We expect approximately $2.7 billion of gross expense reductions in 2024 due to the efficiency initiatives we highlight in the slide, some of the areas where we anticipate additional savings and continue to believe we have more opportunities beyond 2024. Similar to prior years, the resources needed to address our risk and control work are separate from our efficiency initiatives, and we will continue to make significant investments in our risk and control infrastructure.
While we remain focused on executing on our efficiency initiatives, we're also continuing to invest, and we expect approximately $1.1 billion of incremental technology and equipment expense, reflecting higher costs related to the amortization of investment in prior years, as well as new investments planned for 2024. We also expect merit increases of approximately $700 million, which are primarily awarded to employees with lower salaries. We highlight some of the other areas where we plan to invest on the next slide. Our 2024 expense outlook includes ongoing business-related operating losses of approximately $1.3 billion, similar to the level we had in 2023. As previously disclosed, we have outstanding litigation, regulatory, and customer remediation matters that could impact operating losses. So putting this all together, we expect 2024 noninterest expense to be approximately $52.6 billion. It's important to note that while we've made substantial progress executing on our efficiency initiatives, as Charlie highlighted, we still have a significant opportunity to get more efficient across the company.
Given how critical it is to continue to invest in our business, on slide 20, we provide some examples of our areas of focus for 2024. Let me highlight a few: building the right risk and control infrastructure remains our top priority, and we will continue to invest in this important work. Charlie discussed many of the technology investments we've already made to transform how we serve both our consumer and commercial customers, and we plan to continue to invest in these areas this year throughout our businesses. We are planning to hire more bankers and advisors to grow our Wells Fargo Premier offering to our affluent clients; we plan to launch a new travel-oriented credit card as part of our Autograph suite of products, as well as a new small business credit card this year; to better serve our commercial clients, we plan to continue hiring within Investment Banking and Commercial Banking to support priority sectors and products to help drive growth.
Now let me conclude with slide 21 where we will discuss return on tangible common equity. When we first discussed our path to improving returns on the fourth quarter 2020 earnings call, we had an 8% ROTCE. Since then, we have taken multiple actions to improve our returns, including executing on our efficiency initiatives, investing in our businesses to help drive growth, and returning excess capital to shareholders, including increasing our common stock dividend from $0.10 to $0.35 per share and repurchasing $32 billion of common stock. These actions helped to improve our ROTCE. Our reported ROTCE in the fourth quarter was 9%. But as we highlight in the table, our ROTCE was impacted by a number of notable items. Our 2023 returns also reflected the benefit of rising rates, which helped to drive strong net interest income growth, and as I've already highlighted, we expect net interest income to decline this year.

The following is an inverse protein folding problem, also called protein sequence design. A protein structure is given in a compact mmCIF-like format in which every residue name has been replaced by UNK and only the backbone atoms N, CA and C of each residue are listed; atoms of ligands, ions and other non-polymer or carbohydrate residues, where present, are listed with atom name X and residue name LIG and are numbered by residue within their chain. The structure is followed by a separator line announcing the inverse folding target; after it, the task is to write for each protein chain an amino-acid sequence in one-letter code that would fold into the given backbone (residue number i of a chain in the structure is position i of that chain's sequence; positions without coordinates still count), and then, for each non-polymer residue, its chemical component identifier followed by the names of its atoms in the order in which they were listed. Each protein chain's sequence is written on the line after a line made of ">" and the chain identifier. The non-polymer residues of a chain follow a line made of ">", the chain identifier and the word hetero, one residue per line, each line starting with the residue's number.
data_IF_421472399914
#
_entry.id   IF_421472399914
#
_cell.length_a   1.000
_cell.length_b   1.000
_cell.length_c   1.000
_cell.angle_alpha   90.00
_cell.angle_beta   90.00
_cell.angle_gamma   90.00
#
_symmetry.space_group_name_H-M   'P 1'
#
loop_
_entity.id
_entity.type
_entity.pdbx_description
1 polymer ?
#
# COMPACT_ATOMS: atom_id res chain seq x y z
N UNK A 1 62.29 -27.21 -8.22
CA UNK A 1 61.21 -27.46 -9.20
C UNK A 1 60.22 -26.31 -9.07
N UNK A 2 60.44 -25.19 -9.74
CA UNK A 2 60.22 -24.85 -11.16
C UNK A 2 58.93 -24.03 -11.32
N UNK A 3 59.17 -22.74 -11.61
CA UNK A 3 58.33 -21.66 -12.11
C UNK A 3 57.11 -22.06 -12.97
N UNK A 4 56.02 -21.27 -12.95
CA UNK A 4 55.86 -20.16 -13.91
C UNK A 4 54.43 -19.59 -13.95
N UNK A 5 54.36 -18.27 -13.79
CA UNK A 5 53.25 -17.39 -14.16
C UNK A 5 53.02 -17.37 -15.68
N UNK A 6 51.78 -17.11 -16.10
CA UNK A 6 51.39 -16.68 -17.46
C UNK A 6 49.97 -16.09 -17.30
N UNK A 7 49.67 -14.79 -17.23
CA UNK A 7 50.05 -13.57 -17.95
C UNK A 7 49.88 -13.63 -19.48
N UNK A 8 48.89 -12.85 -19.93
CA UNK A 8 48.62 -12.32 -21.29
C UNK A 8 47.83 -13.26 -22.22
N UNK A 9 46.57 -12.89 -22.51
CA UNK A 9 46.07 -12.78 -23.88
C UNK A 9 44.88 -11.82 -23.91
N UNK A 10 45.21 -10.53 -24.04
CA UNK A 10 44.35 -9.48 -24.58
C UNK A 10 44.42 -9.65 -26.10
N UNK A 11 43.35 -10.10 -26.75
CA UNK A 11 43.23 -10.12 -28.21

We still believe we have an achievable path to a sustainable 15% ROTCE over the medium term as we continue to make progress on transforming the company. There are several key factors that support our belief. Our ability to return excess capital; we currently have a significant amount of excess capital, 2.5 percentage points above our regulatory minimum buffers for CET1, and as I already highlighted, we expect to increase our share repurchases this year. I highlighted the progress we've already made to reposition our Home Lending business, including reducing the amount of third-party mortgage loans serviced by 18% from a year ago. As we continue to streamline this business, we expect the profitability to improve. We've grown our credit card business with balances up 40% since the end of 2021 and new accounts 25% higher than the fourth quarter of 2021. However, the current profitability of this business has been impacted by acquisition costs and allowance builds, and we expect profitability to improve as the portfolio matures.
Finally, we've made significant investments the last few years across our franchise to better serve our customers and help drive growth. We expect the revenue growth that these investments should generate in businesses like Corporate & Investment Banking and Wealth and Investment Management will help fund additional investments. So we have many drivers to close the gap and improve returns. In summary, our results in 2023 demonstrated our commitment to improving our financial performance. We grew revenue, reduced expenses, increased capital returns to shareholders, and maintained our strong capital position.
We will now take your questions.